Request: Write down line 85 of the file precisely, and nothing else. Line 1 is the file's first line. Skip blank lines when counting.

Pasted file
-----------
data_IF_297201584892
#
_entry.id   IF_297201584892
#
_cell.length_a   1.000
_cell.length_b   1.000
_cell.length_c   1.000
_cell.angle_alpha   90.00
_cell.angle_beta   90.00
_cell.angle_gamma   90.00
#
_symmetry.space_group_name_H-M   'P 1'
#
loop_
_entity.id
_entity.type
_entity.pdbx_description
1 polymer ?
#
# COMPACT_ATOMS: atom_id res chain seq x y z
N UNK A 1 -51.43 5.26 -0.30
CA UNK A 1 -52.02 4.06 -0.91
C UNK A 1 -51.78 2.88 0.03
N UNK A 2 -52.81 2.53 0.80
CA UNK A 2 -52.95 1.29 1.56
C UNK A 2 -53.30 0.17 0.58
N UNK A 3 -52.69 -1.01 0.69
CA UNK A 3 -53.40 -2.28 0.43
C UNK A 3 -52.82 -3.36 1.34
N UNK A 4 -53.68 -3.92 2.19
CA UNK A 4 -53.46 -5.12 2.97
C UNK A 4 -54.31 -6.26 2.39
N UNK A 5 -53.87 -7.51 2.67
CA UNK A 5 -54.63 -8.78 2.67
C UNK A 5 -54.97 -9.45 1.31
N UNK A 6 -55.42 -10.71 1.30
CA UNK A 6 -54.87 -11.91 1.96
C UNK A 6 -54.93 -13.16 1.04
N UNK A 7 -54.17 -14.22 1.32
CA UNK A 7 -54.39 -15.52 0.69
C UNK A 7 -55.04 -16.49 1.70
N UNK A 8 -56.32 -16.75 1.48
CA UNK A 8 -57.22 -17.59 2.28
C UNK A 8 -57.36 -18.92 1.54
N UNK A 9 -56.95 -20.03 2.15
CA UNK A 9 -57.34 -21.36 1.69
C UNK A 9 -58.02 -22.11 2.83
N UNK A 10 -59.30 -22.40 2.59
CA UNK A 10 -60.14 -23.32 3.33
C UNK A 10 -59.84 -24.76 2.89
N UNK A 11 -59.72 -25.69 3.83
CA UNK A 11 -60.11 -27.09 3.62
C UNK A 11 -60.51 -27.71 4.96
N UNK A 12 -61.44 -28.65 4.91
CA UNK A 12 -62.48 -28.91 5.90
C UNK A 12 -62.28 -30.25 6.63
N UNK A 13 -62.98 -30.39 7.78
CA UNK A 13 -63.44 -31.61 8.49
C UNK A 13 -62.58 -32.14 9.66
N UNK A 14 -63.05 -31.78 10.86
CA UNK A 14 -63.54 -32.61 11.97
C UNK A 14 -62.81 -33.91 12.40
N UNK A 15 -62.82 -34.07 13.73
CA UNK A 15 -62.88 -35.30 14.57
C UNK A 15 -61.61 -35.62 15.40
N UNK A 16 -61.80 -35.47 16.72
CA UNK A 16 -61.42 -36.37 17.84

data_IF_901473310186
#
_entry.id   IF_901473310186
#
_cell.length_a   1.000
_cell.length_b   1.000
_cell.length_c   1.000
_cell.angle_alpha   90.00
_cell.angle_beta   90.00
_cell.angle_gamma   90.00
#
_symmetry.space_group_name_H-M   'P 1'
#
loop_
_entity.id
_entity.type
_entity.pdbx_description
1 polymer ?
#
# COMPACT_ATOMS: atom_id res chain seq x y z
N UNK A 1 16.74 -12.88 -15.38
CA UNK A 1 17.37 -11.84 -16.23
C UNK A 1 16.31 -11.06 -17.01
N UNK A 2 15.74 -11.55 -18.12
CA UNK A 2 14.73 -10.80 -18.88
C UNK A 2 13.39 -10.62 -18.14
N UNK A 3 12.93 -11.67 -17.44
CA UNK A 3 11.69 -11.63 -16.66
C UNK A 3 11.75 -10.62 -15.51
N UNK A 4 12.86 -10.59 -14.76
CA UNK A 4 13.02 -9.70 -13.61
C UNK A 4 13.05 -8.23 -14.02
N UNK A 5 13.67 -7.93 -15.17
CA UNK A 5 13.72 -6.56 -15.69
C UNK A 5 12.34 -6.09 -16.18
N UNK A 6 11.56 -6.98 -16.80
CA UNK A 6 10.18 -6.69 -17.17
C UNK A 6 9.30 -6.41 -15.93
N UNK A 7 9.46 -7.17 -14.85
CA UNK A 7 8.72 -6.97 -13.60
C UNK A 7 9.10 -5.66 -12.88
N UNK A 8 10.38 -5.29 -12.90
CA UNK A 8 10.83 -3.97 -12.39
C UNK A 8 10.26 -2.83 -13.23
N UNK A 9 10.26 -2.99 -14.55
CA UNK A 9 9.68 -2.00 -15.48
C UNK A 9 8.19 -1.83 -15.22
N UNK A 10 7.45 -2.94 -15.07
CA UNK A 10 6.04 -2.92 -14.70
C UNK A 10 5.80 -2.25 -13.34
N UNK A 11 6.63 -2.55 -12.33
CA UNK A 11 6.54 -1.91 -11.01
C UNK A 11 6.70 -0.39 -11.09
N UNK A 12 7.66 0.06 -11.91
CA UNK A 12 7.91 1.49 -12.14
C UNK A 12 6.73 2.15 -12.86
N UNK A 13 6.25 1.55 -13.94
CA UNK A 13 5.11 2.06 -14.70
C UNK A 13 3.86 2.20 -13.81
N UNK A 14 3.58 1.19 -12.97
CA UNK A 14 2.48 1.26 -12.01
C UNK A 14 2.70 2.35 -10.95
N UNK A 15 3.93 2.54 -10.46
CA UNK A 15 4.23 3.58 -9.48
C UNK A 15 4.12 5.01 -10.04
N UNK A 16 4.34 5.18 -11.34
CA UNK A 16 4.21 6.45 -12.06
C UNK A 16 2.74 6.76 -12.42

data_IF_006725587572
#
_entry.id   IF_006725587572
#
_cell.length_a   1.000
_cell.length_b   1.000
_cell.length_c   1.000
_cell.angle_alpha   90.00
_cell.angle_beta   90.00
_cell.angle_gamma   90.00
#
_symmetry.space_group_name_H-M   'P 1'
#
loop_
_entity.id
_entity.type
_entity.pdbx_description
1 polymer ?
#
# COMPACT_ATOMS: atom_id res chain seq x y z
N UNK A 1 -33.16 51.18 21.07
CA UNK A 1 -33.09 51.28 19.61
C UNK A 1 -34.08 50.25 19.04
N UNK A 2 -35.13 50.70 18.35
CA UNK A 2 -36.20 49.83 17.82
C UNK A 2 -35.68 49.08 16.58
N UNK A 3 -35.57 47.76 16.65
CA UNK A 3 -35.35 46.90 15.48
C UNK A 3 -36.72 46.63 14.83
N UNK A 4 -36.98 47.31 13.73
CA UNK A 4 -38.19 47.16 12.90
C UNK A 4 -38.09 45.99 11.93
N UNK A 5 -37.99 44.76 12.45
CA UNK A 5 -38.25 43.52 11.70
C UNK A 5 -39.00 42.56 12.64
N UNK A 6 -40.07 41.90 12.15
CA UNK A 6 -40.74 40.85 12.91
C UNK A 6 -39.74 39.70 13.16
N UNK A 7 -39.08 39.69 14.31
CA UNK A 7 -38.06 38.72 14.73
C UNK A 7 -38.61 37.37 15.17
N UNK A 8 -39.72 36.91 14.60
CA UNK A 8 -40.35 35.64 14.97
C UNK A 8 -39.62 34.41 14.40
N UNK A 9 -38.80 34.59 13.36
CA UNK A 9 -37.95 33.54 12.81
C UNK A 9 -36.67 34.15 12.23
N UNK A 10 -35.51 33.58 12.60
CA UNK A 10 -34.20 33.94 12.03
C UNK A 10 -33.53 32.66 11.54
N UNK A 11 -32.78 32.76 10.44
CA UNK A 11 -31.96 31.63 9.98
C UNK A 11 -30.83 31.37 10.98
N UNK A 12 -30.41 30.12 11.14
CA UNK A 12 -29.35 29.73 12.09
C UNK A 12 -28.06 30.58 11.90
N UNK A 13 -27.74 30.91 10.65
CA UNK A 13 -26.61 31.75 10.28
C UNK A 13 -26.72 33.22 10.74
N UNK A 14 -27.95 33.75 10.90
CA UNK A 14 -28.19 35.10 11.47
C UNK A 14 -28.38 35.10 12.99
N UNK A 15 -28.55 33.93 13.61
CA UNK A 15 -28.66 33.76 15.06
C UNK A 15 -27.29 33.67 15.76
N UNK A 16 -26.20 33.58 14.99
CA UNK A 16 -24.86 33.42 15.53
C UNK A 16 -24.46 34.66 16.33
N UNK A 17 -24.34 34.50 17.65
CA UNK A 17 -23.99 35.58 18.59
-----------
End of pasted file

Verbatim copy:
1 polymer ?